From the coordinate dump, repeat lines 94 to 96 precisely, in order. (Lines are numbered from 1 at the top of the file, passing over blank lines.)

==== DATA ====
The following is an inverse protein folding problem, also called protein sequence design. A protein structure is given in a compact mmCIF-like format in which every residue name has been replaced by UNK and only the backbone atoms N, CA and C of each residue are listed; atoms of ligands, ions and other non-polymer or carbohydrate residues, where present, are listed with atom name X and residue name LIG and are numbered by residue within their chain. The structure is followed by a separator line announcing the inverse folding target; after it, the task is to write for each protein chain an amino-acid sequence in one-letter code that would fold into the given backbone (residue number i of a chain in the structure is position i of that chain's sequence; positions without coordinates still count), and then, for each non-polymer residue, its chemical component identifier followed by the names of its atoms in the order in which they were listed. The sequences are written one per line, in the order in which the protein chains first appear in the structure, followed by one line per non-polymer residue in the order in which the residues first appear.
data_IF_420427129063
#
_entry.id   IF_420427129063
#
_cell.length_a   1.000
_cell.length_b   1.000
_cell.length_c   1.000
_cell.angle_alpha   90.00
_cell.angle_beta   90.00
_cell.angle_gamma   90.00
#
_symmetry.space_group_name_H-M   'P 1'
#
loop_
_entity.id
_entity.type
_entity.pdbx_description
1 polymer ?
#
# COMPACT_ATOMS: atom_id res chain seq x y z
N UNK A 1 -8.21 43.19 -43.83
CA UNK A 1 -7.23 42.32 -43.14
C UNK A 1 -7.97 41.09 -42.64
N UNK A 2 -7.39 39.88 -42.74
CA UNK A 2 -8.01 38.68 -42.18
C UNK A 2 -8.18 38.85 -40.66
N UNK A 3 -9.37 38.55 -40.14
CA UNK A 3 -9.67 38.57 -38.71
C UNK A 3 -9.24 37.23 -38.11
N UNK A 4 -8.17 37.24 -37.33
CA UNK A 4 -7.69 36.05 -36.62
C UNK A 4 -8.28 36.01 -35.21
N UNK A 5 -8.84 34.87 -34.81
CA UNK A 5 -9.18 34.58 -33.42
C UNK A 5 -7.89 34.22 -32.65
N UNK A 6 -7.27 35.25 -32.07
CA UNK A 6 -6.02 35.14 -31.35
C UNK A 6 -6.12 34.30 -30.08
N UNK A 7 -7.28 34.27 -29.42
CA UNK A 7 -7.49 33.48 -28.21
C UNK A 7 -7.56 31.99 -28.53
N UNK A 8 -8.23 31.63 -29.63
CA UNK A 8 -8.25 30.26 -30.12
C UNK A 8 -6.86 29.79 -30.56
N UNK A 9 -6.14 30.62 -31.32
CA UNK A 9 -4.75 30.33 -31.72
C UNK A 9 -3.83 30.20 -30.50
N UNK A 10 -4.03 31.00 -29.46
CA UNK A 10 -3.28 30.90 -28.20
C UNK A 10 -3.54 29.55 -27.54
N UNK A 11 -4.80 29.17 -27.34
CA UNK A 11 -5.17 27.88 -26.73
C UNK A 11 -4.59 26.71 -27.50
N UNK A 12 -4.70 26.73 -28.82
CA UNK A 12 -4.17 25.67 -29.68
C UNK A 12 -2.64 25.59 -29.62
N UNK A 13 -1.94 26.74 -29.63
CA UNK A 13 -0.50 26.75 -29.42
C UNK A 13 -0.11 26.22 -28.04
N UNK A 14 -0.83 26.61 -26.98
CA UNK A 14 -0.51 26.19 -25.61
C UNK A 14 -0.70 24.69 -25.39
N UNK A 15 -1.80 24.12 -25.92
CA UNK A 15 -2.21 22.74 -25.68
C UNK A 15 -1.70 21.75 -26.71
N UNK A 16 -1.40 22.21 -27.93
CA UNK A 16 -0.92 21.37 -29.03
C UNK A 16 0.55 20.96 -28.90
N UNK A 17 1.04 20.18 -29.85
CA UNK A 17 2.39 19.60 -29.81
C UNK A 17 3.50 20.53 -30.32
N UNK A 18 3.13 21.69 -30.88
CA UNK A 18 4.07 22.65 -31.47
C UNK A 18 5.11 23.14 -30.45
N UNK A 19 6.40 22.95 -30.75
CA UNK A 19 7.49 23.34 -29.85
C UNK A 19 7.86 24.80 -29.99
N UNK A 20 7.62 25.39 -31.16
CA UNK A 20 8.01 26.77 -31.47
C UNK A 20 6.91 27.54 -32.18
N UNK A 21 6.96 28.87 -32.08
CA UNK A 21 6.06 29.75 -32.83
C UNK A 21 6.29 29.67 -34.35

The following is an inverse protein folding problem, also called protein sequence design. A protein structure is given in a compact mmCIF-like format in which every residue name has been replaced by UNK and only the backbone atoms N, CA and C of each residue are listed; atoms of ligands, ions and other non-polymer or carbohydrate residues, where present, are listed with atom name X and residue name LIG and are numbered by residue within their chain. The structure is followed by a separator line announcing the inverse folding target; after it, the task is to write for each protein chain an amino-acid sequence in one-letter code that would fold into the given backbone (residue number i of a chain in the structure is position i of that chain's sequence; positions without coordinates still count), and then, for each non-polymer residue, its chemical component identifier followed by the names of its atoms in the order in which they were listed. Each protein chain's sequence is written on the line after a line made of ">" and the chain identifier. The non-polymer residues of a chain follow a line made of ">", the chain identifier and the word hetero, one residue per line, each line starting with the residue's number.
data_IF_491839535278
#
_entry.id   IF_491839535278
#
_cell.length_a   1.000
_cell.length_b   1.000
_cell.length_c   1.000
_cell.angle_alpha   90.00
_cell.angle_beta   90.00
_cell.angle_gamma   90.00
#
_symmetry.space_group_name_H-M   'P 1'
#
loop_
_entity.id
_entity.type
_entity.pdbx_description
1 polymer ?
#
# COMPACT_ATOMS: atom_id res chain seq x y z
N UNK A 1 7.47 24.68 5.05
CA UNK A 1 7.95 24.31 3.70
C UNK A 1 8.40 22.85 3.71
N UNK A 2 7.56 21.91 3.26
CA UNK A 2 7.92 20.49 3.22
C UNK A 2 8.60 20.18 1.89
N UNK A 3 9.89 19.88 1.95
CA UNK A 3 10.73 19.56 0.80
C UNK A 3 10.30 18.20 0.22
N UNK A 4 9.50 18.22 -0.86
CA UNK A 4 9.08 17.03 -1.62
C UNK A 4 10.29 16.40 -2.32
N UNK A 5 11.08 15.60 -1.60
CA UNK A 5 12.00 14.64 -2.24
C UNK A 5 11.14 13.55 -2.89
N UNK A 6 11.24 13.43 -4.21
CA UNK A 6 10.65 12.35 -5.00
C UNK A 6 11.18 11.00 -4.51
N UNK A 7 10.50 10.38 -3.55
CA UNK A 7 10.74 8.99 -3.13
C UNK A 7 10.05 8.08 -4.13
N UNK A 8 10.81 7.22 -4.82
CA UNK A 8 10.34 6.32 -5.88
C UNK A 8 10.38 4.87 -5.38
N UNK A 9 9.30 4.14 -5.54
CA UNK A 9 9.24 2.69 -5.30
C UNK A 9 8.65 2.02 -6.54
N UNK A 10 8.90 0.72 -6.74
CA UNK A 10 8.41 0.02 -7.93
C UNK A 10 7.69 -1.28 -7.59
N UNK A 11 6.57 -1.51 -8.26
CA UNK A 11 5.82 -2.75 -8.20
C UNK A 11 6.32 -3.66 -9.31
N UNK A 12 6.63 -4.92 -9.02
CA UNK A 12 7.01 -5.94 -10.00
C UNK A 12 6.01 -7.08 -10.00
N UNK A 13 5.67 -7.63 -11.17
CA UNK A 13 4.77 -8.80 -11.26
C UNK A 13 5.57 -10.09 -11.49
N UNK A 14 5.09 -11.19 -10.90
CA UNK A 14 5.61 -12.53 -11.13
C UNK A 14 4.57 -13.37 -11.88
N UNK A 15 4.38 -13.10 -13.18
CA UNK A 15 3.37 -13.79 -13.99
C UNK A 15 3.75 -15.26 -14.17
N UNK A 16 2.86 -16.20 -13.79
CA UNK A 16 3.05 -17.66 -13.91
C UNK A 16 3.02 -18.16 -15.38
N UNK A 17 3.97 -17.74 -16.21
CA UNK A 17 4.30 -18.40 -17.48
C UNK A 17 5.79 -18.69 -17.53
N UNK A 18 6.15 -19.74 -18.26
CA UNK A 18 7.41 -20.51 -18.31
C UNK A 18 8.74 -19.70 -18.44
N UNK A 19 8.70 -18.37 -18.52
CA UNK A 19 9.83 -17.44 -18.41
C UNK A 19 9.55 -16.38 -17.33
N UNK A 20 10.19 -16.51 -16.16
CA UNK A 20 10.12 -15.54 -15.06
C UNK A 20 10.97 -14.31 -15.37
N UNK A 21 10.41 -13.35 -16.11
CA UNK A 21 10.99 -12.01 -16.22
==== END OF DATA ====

_cell.angle_beta   90.00
_cell.angle_gamma   90.00
#